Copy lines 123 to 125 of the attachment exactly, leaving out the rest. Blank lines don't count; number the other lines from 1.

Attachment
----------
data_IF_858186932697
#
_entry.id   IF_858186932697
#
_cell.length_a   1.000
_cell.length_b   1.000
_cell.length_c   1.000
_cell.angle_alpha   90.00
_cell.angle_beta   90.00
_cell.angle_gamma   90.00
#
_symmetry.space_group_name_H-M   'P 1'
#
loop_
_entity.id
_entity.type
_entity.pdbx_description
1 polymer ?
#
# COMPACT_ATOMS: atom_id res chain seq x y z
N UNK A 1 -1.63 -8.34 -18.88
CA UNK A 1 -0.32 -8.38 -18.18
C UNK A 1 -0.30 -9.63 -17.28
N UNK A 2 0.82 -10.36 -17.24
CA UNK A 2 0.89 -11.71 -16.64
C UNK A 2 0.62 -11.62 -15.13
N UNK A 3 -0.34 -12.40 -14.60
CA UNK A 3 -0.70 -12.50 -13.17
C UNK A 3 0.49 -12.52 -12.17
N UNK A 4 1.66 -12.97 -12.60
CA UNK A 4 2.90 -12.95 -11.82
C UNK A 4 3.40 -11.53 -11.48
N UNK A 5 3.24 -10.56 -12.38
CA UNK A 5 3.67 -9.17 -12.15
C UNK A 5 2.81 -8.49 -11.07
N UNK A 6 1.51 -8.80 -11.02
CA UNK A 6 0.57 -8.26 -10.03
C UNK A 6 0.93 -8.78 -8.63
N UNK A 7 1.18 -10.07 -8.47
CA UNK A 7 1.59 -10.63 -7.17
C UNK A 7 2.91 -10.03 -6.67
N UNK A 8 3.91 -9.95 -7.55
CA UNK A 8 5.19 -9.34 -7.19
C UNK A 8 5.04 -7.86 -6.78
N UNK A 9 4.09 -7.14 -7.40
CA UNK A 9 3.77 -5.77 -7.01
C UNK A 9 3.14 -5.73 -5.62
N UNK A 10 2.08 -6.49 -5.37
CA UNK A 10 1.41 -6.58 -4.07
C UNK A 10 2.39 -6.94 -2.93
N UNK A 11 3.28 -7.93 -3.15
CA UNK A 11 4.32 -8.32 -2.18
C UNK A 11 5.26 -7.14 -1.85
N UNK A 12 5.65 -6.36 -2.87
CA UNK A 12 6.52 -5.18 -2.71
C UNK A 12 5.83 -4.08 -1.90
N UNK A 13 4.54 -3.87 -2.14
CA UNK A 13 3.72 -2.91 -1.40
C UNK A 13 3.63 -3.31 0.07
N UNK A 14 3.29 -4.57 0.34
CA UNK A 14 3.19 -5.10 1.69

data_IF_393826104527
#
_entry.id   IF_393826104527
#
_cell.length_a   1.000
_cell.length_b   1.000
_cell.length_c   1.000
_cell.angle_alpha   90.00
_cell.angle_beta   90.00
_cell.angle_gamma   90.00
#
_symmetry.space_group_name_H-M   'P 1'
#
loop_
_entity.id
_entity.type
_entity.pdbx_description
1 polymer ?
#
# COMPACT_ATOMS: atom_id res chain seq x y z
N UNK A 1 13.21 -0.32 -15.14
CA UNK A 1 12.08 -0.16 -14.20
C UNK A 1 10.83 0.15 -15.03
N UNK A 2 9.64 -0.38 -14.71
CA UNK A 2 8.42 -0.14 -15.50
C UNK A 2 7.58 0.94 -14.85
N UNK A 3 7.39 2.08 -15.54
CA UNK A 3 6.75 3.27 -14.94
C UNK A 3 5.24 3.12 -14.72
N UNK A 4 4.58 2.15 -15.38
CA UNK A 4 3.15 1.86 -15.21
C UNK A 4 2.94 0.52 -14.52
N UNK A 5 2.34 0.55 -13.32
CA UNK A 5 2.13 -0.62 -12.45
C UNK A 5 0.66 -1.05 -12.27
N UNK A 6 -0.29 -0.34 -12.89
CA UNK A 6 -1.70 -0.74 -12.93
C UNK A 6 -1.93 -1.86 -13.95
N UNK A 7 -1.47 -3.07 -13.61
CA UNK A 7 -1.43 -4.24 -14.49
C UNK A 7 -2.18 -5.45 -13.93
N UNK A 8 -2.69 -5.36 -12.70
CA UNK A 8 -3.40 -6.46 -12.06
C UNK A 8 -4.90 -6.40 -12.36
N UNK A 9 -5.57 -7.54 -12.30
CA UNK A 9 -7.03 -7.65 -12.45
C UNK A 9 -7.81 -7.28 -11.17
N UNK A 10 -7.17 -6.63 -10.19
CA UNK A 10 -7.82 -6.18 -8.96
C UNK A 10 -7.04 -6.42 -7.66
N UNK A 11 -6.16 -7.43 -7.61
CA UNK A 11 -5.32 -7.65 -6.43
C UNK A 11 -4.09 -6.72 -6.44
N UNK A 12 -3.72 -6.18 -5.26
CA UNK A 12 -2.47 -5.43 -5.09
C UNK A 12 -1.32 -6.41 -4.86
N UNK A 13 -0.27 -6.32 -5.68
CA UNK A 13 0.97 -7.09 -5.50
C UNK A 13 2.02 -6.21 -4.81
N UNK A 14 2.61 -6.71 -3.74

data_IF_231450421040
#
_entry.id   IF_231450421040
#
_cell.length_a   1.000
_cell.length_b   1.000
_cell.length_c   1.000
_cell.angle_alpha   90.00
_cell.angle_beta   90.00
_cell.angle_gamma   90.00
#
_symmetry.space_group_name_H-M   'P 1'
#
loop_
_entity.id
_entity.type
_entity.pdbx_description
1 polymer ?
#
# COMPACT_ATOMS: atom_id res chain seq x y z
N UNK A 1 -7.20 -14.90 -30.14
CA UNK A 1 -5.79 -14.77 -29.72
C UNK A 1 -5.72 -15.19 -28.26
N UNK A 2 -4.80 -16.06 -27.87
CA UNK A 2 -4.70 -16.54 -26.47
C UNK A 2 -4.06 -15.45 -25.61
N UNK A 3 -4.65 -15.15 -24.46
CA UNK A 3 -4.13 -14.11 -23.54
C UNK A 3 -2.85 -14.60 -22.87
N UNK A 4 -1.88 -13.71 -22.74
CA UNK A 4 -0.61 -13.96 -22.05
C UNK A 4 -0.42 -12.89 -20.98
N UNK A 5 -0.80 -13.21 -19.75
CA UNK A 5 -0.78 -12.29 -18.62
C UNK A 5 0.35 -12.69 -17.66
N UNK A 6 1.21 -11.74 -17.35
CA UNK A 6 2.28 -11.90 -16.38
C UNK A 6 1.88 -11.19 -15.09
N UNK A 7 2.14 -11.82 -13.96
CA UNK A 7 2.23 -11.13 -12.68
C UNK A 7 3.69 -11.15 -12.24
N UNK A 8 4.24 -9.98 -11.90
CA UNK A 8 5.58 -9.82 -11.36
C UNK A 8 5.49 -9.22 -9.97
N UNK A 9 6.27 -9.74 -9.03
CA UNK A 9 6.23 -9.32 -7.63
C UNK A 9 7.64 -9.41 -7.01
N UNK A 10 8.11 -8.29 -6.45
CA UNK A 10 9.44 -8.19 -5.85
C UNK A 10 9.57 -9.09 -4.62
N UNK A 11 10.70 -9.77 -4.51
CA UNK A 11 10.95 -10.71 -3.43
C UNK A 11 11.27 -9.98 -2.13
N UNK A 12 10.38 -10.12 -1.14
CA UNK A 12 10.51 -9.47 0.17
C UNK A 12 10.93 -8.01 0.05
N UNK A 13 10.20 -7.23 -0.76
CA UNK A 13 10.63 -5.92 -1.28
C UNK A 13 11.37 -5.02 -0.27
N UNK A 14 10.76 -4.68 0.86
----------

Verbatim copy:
#
_entry.id   IF_231450421040
#